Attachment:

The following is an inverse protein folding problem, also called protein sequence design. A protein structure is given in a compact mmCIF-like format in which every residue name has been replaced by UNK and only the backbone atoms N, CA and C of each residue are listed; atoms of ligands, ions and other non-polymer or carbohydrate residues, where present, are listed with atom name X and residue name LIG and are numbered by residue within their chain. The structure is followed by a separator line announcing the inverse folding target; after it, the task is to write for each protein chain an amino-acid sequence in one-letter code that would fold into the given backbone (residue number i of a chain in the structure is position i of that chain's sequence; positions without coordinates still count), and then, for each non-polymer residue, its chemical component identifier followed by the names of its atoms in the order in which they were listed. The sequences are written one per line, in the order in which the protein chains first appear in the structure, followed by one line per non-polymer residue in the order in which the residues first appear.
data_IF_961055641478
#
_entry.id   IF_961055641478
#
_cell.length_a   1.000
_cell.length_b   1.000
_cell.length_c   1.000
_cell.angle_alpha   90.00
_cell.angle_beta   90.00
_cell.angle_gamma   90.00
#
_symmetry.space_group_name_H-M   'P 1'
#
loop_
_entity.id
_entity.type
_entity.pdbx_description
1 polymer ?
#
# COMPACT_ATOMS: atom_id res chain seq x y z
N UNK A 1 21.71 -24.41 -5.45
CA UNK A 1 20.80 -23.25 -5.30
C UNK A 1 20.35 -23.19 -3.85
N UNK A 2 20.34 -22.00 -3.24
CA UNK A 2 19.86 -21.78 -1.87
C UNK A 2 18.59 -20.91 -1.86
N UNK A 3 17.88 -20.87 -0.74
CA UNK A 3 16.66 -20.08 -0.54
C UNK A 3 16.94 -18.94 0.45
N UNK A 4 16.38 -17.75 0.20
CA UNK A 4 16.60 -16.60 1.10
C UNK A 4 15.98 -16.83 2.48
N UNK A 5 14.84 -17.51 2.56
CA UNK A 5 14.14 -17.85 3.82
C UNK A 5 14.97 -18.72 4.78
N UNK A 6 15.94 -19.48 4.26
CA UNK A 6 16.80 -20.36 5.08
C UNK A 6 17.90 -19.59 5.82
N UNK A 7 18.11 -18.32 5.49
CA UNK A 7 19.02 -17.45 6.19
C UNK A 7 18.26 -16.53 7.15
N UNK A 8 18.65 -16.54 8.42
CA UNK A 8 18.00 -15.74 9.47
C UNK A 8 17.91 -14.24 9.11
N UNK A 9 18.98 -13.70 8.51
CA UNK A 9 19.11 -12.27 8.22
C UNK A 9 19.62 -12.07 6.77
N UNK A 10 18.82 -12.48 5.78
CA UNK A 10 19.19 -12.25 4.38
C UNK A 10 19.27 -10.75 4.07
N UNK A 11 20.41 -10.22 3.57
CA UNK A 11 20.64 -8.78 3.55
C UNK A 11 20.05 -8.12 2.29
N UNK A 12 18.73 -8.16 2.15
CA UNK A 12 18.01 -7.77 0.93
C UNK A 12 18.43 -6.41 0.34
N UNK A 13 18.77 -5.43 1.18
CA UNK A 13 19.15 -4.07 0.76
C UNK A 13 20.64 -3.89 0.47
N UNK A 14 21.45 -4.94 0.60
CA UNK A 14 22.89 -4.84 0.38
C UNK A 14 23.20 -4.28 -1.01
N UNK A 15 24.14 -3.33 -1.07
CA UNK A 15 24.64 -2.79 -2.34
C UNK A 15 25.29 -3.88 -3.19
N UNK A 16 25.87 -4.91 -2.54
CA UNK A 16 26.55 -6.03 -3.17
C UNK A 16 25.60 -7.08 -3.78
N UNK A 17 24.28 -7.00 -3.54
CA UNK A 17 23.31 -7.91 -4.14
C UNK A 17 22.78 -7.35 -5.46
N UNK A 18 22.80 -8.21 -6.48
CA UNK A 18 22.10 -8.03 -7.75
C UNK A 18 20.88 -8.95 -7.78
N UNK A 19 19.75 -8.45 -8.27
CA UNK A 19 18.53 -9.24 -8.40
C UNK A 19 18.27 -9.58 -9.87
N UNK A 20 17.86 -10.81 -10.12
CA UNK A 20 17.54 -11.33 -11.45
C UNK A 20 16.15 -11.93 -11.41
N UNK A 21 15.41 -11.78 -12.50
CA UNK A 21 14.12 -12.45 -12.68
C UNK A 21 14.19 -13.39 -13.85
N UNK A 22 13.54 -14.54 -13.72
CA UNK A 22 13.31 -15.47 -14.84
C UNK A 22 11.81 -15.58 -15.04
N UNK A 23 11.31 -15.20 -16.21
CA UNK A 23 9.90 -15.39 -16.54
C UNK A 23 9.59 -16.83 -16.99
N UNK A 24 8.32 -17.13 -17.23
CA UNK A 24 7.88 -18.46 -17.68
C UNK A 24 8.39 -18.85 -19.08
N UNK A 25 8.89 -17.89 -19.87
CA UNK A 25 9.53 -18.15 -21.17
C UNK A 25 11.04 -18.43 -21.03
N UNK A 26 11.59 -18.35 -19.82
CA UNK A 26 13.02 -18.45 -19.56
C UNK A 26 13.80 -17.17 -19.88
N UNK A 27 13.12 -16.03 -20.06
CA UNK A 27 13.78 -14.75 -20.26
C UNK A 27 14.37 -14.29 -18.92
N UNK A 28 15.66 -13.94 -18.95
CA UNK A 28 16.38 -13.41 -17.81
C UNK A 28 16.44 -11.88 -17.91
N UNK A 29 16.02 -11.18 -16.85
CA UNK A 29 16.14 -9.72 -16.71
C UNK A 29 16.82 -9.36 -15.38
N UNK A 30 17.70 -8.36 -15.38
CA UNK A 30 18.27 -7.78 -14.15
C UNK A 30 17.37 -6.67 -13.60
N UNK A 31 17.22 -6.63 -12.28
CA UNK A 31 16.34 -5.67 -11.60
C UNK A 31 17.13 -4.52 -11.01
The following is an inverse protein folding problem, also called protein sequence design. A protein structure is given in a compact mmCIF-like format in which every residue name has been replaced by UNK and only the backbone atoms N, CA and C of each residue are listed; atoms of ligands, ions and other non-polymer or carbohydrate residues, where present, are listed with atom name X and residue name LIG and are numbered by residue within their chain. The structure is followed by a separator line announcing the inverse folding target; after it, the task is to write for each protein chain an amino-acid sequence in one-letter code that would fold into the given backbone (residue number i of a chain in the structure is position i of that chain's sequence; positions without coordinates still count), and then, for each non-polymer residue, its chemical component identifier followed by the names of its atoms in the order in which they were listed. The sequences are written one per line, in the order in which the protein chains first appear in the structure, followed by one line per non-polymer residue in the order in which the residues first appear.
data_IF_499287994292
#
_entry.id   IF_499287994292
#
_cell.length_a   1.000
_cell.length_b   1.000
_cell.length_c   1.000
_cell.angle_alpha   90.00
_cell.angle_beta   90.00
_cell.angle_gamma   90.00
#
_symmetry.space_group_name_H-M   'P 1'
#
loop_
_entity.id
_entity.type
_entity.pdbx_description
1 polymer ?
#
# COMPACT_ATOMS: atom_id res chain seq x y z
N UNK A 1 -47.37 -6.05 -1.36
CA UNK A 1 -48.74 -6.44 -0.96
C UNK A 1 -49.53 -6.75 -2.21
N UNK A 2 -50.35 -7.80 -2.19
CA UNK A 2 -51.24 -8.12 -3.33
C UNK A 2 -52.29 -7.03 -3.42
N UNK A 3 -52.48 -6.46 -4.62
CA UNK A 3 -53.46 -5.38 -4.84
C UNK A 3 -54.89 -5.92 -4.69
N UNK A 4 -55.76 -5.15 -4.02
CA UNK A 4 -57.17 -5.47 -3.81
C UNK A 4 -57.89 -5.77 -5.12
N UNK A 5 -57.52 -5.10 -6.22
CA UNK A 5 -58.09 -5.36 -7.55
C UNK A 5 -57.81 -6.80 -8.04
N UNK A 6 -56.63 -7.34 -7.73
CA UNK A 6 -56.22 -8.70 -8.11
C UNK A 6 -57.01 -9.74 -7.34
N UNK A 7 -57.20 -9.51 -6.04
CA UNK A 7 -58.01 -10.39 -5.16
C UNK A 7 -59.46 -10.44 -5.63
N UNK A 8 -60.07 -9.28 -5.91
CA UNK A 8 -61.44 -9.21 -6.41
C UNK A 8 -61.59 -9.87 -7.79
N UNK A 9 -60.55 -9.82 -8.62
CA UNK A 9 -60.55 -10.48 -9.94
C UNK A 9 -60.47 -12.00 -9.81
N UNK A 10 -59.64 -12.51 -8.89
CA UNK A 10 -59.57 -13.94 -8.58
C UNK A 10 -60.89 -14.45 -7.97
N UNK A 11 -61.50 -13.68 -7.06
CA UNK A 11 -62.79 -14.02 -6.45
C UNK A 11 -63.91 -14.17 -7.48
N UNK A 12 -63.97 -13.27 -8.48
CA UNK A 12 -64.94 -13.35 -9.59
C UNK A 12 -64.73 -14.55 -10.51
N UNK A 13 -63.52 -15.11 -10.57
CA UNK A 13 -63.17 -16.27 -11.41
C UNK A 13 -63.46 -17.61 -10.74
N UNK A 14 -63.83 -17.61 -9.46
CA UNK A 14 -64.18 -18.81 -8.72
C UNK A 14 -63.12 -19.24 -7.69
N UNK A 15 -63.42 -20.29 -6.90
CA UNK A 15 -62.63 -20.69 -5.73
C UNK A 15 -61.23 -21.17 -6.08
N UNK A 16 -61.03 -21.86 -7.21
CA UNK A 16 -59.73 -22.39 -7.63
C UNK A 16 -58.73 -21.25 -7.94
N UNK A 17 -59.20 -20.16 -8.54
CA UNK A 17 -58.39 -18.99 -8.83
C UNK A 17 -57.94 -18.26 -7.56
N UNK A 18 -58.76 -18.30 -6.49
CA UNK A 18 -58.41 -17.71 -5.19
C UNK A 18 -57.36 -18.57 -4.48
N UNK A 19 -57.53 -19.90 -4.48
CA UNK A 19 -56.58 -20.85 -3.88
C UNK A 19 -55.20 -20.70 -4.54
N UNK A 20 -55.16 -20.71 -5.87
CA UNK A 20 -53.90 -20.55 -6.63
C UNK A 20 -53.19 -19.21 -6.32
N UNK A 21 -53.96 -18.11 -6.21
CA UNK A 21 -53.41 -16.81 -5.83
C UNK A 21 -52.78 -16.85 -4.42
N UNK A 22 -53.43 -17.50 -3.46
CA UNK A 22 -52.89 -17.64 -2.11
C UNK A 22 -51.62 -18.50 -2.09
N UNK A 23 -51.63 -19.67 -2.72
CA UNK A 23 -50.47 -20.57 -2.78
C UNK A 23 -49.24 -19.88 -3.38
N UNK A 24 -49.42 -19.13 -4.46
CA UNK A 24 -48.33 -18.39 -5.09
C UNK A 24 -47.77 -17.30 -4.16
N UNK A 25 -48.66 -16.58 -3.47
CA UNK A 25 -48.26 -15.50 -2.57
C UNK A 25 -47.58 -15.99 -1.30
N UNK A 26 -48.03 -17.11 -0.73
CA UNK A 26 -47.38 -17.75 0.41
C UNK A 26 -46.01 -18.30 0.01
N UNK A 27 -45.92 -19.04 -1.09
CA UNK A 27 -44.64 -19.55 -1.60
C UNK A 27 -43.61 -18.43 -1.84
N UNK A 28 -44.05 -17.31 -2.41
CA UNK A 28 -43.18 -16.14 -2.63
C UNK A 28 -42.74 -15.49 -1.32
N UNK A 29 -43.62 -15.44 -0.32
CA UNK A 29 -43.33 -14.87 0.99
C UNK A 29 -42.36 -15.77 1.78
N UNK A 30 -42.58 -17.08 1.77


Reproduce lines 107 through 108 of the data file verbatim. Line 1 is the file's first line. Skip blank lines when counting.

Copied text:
CA UNK A 29 16.14 -9.72 -16.71
C UNK A 29 16.82 -9.36 -15.38